Riders of Justice bears a tone that will be familiar to those fluent in the collaborative work of director Anders Thomas Jensen and stars Mads Mikkelsen, Nikolaj Lie Kaas, and Nicolas Bro. The four have previously teamed up on The Green Butchers, Adam’s Apples, and Men & Chicken, all of which are recognizably dark comedies that also, to varying degrees, toe the line of farce. Jensen is also well-known for his screenplay contributions to Susanne Bier’s films, shaping his scripts to her more dour domestic tragedies. The latest reunion of the four Danish lads, then, finds the director blurring the lineation of these two disparate artistic worlds, to predictably mixed effect. Riders of Justice’s narrative is fairly front-loaded: Markus (Mikkelsen) is a soldier reluctantly returned home after the death of his wife in a train explosion in order to care for his daughter Mathilde (Andrea Heick Gadeberg), who survived. Also coming out scathed but alive is Otto (Kaas), a statistical analyst recently fired from his work developing an algorithm that would predict future events. After discovering that a Riders of Justice gang member who was set to testify against the brutal crime boss (Roland Møller) was also aboard and died (alongside myriad other signifiers, like a suspicious man who threw away an uneaten sandwich and drink moments before the explosion), Otto determines that the incident was no accident and, flanked by his eccentric hacker friends Lennart (Lars Brygmann) and Emmenthaler (Bro), seeks out the widower to convey his suspicions. A hardened, vengeance-minded man, Markus jumps at the opportunity to enact retribution against the eponymous criminal outfit, and soon, as these crime comedies go, all four men have become both hunter and hunted.
Given the personalities of the four men, the film’s gonzo comedy is fairly easily entrenched: Otto’s data scientist has frazzled, lite-Einstein hair, a bum arm, and a pathologically docile manner; Lennart is a distinct peculiarity, defined by his fascination with a large barn and the amount of psychological evaluation he’s endured; Emmenthaler is cut from the angry nerd cloth, guided in most of his interactions by emotional fragility and a concomitant hair-trigger temper; and Markus is the straight man nucleus of the buffoonish quartet, a severe man with a severe haircut, and simmering with quiet rage. If these characters sound more like caricatures, that’s not far off, but Jensen effectively orchestrates sequences and punctuates his dialogue in a way that suggests a sub-Coens kinship — the plot convolutions and callbacks aren’t as neatly teased out and the attempt to mine pathos from absurdity falters toward the end, but the influence is evident. If the effect is ultimately limited, it’s at least not inconsiderable.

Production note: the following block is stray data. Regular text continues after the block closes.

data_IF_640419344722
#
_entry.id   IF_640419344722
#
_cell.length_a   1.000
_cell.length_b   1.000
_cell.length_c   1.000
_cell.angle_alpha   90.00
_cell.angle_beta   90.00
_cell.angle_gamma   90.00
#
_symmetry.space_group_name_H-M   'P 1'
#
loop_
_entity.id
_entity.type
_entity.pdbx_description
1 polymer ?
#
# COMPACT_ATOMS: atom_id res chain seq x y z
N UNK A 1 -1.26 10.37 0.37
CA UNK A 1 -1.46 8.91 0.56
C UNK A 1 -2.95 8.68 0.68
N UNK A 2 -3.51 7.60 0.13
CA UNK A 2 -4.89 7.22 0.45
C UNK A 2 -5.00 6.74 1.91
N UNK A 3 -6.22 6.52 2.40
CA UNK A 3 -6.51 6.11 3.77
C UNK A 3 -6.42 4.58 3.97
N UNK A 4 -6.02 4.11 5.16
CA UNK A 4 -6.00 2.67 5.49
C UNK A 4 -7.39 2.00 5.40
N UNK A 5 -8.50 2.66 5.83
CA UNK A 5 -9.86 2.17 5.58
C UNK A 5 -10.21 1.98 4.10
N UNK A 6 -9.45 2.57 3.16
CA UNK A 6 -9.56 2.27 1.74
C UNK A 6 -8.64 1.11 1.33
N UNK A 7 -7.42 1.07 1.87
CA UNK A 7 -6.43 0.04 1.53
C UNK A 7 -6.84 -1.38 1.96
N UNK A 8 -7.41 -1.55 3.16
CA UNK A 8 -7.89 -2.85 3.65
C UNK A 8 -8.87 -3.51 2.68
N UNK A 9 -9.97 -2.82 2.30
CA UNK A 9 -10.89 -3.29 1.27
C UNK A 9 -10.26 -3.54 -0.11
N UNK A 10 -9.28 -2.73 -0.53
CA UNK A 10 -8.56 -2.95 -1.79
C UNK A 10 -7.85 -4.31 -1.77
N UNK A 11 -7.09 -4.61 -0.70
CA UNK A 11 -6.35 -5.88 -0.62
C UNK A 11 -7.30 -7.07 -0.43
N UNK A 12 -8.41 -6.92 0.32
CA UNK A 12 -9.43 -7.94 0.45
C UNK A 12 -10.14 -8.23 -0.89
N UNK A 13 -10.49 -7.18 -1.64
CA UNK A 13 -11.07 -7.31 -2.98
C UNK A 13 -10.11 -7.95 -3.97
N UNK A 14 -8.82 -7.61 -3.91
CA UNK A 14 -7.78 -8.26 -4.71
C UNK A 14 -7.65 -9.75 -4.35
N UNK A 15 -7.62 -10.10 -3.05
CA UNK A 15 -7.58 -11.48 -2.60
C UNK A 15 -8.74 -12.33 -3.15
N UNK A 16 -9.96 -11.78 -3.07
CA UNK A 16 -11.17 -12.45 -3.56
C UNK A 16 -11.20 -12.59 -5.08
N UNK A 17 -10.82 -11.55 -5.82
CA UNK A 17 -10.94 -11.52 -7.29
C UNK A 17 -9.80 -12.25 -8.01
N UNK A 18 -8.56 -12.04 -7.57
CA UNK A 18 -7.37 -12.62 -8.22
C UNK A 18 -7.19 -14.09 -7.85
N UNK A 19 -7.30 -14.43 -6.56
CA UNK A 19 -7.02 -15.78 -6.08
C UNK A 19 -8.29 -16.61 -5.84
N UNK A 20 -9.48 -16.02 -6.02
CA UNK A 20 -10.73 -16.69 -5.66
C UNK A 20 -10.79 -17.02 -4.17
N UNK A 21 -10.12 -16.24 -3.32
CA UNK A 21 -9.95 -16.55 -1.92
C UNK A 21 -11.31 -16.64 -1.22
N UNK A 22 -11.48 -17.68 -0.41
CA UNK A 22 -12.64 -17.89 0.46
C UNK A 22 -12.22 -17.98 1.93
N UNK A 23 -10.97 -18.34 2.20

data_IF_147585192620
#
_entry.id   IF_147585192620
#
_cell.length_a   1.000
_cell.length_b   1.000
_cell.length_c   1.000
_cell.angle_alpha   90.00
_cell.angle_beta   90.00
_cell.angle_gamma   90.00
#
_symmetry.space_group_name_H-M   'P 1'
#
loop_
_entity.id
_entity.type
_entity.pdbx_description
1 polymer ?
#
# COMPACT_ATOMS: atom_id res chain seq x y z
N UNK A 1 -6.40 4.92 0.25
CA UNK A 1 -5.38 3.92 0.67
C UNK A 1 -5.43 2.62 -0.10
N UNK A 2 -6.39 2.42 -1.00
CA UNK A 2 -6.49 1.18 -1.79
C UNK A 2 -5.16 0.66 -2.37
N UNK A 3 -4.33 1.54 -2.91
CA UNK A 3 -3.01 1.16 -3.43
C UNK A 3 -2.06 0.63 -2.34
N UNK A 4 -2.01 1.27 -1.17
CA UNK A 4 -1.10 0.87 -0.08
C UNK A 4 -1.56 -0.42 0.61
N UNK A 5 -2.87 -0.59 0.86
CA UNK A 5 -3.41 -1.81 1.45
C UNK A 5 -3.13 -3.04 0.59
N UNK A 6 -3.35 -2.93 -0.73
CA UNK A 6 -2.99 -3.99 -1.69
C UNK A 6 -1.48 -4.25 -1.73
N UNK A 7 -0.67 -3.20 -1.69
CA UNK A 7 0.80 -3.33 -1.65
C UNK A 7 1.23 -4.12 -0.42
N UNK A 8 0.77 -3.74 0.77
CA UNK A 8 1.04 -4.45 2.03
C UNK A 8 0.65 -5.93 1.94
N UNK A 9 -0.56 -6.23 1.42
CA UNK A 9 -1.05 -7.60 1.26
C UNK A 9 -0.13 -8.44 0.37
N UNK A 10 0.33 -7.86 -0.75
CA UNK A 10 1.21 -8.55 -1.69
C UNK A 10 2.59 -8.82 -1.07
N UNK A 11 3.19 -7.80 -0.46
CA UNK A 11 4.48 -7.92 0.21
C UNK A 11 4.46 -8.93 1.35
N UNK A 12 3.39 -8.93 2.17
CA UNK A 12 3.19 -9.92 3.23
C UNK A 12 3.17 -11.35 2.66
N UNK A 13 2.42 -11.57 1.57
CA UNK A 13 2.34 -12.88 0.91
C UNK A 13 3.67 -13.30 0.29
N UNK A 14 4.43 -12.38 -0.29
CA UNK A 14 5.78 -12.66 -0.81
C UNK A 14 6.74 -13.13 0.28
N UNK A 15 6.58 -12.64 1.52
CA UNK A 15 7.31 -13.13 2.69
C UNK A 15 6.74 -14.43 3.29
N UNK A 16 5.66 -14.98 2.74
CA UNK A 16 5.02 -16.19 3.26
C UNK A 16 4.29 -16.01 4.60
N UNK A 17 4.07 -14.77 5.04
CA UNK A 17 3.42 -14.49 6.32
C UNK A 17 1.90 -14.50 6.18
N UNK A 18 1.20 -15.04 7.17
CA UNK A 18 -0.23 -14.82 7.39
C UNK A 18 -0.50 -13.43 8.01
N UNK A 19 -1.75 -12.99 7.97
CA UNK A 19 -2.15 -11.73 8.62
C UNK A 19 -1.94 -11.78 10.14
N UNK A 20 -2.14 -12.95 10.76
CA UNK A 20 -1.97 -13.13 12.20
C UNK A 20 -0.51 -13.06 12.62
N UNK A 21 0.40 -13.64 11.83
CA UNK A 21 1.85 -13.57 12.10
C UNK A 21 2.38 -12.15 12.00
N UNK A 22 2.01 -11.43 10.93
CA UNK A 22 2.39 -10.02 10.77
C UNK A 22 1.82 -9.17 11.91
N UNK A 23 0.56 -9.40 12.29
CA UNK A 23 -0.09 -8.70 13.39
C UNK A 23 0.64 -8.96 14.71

But as the film progresses toward its obvious destination, eschewing its heretofore meandering form — even if a few plot wrinkles are mixed in — much of the comedic texture is flattened in service of some unnecessary, even manipulative emotional catharsis. Seemingly inspired choices (using Mikkelsen’s familiar and imposing stoicism as foil to the surrounding, absurdist chaos) are soon diminished by lamely conventional ones (using Mikkelsen’s familiar and imposing stoicism to usher in a shallow study in trauma and some lachrymose happy-ending feels), and even the film’s potential moral knottiness is preemptively untangled when the baddies attempt to submachine gun the fellas first, thus lowering any ethical stakes. Even the big shoot-out is disappointing, the built-to sequence unduly protracted and the gunplay mostly banal. Pre-climax (and especially pre-coda), there’s a lot of outré fun to be had in Riders of Justice: Jensen borrows the bonkers grain of Men & Chicken and transposes it onto much of the interpersonal action here. The mistake, then, is that he sublimates his weirdo comedic instincts to more middlebrow aims. It’s understandable that the director wouldn’t want to indulge in mere rehash, but in kowtowing to the over-earnest emotionalism that defined much of his mid-aughts scriptwork, he largely mutes the singularity he’s been building toward as a director. The result of this odd marriage is a film that boasts frequent bursts of personality, but is ultimately rendered anonymous.